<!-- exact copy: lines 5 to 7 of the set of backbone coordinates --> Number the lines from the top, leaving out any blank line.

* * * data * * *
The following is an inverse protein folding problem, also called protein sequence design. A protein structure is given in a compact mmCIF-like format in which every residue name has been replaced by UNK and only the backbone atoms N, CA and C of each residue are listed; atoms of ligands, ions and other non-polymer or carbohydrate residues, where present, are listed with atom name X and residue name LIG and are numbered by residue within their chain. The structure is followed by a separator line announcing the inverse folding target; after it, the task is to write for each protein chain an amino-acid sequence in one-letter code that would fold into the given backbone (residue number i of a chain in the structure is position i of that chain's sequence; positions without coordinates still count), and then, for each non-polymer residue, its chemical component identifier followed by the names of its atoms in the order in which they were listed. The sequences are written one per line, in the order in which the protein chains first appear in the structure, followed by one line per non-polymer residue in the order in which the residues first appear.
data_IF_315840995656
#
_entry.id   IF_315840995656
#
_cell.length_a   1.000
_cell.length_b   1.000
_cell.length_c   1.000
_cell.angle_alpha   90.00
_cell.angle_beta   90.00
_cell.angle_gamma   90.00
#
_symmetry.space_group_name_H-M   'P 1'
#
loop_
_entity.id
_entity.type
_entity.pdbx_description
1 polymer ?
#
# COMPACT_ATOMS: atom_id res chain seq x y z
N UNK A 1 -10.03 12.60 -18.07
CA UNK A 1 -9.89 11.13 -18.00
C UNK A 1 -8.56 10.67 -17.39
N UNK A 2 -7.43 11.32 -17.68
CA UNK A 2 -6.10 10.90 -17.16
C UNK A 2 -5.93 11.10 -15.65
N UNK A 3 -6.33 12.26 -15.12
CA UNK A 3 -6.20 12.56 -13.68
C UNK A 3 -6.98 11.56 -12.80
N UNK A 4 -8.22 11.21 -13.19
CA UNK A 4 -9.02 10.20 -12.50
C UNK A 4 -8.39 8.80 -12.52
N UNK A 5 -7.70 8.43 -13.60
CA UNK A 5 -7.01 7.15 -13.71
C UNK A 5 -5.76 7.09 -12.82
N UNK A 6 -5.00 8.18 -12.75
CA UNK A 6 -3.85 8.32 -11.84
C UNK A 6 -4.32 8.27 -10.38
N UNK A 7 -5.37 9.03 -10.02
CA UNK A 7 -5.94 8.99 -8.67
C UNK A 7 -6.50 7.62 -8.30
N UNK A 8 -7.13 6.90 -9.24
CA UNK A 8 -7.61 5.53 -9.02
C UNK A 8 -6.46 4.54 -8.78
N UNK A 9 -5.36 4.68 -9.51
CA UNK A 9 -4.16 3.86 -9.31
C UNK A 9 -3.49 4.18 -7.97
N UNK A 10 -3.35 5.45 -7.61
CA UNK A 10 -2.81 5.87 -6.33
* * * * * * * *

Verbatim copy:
#
_cell.length_a   1.000
_cell.length_b   1.000